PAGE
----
Bergen DanceMakers — An Evening of New Works

Bergen Community College, Paramus, NJ
May 19, 2011

A Review by Virginia Dillon

Bergen DanceMakers is a group of choreographers living in Bergen County, New Jersey, who are committed to developing their own artistic voices. Members of the collective are involved in the development of one another’s ideas with the goal of guiding each artist’s distinctive vision. In a workshop format, the group gathers monthly to share creative material, reflecting on and evolving their work.

Eclectic describes the group, whose members range in age from 7 to 93 and hail from The Ballet Russe de Monte Carlo to Alwin NIkolais, and eclectic describes the program.

Eclectic also describes the work of Lynn Needle whose piece Haunting opened the evening. A former member of he Nikolais Company, Needle maintained a tension throughout this piece that evolved from a crouching position to standing and looking upstage into the distance. The movement of the piece has an integrity that to me rendered the film projection a distraction.

 Lynn Needles and Annie Hickman in a rehearsal of Papillion

In the middle of the evening she collaborated on Crying Out Into with Kent Lindemer, whose former work with Pilobolus was evident in the elegant shapes and couplings into and out of which the couple evolved. A striking moment that remains with me occurred toward the end of the dance when Needle, temporarily apart from Lindemer, simply stood facing offstage, during which I felt that she truly experienced stillness and allowed me to feel it as well.

Needle also closed the evening with a costume extravaganza en pointe called Papillon. At the opening we see Annie Hickman, an artist recognized for the basketry from which she creates various creatures, as a katydid posed against a slide by Ruth Grauert. The butterflies flutter in with wings made of silk, also by Annie Hickman, and although the costumes are beautiful, the movement needs to be more specific for the katydid, and its relationship to the butterflies needs to be articulated; otherwise they’re all dressed up with nowhere to go.

Valse Fantaasie, a classical ballet choreographed by Olivia Galgano, a former member of the Ballet Russe de Monte Carlo, was beautifully performed by her students to music by Mikhail Glinka and enhanced with slides by Ruth Grauert. The dance was not laden with any mystery or hidden meaning. Beauty was the subject and predicate.

Although aware of Claire Porter’s reputation, this was the first time I’d seen her work and it was worth waiting for. See You Around began with Claire dressed as a businesswoman carrying an armful of file folders. Her space is delineated on the floor with green tape. A man, also in a business suit and carrying an armful of manila folders, joins her. She asks him if he has seen “Bob” around, and then they kick the word “around” around and leave the space for a brief moment only to return and have an even more bizarre conversation about what they did the year before. This happens a number of times, and we get the idea that they’re in an elevator and keep getting off on the wrong floor. The conversations are not only humorous but thought provoking, and Claire Porter and her partner, Sabatino Verlezza, are such accomplished performers that it all makes perfect sense.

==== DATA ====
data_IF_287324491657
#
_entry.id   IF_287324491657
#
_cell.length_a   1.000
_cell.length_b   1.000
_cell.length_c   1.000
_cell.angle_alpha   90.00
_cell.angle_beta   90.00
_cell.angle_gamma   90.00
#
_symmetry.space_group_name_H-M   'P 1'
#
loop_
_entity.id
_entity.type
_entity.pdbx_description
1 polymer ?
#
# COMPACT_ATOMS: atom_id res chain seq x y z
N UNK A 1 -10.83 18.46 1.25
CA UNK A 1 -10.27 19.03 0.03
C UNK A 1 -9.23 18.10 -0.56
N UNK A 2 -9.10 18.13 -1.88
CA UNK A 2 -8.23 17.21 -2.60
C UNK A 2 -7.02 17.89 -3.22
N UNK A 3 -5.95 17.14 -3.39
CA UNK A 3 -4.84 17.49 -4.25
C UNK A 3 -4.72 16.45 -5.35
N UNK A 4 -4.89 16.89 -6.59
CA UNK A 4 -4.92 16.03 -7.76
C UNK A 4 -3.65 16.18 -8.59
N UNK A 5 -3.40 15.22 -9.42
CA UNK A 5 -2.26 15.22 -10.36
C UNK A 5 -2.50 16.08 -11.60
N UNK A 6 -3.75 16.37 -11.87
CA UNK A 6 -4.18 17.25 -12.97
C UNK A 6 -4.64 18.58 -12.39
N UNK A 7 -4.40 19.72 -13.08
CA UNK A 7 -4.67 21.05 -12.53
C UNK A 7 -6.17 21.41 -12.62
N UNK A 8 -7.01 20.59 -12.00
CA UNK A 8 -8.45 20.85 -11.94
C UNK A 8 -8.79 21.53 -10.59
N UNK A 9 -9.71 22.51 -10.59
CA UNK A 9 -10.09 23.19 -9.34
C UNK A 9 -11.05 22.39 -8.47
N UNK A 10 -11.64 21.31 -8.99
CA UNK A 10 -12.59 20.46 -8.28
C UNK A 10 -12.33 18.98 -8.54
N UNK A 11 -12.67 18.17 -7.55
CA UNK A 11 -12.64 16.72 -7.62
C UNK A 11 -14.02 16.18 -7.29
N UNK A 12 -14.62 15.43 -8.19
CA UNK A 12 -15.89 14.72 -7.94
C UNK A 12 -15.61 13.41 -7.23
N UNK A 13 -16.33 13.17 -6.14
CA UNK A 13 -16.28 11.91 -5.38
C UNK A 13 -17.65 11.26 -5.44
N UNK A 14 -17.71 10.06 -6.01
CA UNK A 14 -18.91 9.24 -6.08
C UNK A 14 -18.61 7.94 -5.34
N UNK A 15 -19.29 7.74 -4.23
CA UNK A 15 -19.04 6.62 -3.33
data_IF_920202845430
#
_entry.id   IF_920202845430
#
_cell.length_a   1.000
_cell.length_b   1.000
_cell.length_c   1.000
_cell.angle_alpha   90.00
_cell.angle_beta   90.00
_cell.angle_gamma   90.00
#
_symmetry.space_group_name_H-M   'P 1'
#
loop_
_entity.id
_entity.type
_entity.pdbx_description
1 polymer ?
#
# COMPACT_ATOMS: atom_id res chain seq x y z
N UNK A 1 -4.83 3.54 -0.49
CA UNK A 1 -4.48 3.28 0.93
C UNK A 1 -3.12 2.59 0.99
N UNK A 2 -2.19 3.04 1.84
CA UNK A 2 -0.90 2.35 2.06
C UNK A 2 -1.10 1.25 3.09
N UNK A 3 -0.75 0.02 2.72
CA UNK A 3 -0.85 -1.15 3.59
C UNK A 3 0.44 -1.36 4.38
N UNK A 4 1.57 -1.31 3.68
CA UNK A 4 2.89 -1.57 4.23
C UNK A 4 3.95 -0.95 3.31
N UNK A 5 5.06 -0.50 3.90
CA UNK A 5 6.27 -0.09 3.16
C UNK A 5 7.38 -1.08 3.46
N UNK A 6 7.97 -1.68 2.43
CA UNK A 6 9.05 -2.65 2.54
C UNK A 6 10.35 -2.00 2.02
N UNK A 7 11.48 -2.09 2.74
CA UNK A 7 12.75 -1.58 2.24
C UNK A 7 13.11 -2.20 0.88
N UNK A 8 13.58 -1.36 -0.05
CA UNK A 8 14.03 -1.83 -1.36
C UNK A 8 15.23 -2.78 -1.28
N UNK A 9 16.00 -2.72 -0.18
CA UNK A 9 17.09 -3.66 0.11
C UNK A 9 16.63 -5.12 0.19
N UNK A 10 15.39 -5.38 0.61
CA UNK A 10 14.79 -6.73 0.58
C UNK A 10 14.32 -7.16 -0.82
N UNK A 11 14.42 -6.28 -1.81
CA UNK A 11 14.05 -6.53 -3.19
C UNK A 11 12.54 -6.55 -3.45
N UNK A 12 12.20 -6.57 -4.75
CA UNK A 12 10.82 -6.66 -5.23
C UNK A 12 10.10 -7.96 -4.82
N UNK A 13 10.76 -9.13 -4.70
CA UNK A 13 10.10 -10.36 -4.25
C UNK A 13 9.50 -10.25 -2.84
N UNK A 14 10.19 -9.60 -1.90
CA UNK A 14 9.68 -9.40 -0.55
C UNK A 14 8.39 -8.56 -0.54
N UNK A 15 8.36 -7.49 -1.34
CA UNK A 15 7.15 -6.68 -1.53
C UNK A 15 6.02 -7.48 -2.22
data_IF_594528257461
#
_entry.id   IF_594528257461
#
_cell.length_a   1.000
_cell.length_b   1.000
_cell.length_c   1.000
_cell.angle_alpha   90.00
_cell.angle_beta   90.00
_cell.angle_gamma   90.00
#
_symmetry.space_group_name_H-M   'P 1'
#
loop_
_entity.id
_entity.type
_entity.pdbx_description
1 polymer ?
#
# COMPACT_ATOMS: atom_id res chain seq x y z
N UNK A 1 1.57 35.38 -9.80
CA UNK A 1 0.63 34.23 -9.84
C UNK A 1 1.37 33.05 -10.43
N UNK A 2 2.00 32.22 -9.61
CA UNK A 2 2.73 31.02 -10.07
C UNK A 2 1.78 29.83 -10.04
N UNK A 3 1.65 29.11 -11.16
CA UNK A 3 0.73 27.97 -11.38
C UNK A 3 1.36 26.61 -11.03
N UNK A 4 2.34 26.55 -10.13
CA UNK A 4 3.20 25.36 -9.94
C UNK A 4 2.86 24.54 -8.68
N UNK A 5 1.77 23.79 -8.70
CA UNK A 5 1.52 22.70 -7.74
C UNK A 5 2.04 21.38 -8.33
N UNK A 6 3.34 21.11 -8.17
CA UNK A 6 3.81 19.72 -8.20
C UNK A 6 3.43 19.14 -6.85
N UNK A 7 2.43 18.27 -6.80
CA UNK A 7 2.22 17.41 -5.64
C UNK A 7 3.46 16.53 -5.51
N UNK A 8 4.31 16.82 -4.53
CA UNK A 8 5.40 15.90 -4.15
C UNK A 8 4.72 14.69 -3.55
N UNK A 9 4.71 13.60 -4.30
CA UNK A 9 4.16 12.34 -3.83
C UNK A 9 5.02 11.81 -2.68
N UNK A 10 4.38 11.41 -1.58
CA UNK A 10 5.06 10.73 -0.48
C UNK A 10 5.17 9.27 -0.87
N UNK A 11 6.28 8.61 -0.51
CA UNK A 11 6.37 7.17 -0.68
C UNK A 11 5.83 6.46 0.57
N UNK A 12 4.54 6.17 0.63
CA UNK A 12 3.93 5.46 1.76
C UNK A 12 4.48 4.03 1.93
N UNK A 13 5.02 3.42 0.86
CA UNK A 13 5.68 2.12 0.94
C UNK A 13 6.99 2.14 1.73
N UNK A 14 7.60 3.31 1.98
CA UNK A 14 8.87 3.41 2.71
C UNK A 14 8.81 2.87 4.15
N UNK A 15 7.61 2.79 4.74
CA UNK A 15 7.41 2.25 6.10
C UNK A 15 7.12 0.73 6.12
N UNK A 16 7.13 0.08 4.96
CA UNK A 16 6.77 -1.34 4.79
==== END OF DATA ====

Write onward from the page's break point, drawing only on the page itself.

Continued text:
Another example of dance theater and absolute commitment to performance is given in Home Bound, performed by Lilliana Amador-Marty who has an MFA in acting from the University of Minnesota. Dressed in a white jumpsuit, she appears seated in a black chair in the center of a spotlight. She explores ways of being in the chair, but it becomes clear that she cannot leave it—the chair has become an appendage. The dance was a very satisfying exploration of frustration.

Frustration was also the theme of Theresa Conlon’s Up Against The Wall, which had her climbing the walls—or trying to. She started out at the right proscenium and tried in every way, short of getting a ladder, to ascend the round column like a cat trying to get at a birds nest. Although she seemed to despair, she’d get a breath and start in again—never giving in to the frustration.

Although according to the program notes, Ann Coppola usually plays Mother Goose, for this evening she choreographed and performed Old Bags in which she emerged form a pile of garbage on the right side of the stage, to adorn herself with pretty things found on a sculptural form on the left side of the stage. She is all dressed up and has somewhere to go, so she hails a cab—clothes make the woman.

That Susan Thomasson has a solid modern dance background, having danced with Pilobilus, Anna Sokolow, Bill T. Jones, as well as in her own choreography, is apparent in her performance of Handmade. We find her center stage in the center of a spotlight dressed in a bright red dress with a wide skirt, which she is holding out to her right side with her right hand. In the center of the red field she has placed her left hand. She begins to riff on the word "hand" and to change the position of her hand and the skirt. The piece maintains an intensity that is heightened by the flamenco music by Marta Gomez.

Susan Cherniak hails form the Erick Hawkins school of dance, and Fractured Layers seemed to represent more traditional modern dance, without any gimmicks or verbalization. Her four dancers explored combinations of movement and spatial forms, and maintained ensemble and good sense of motion throughout.

All in all there was something for everyone in this evening with the Bergen DanceMakers.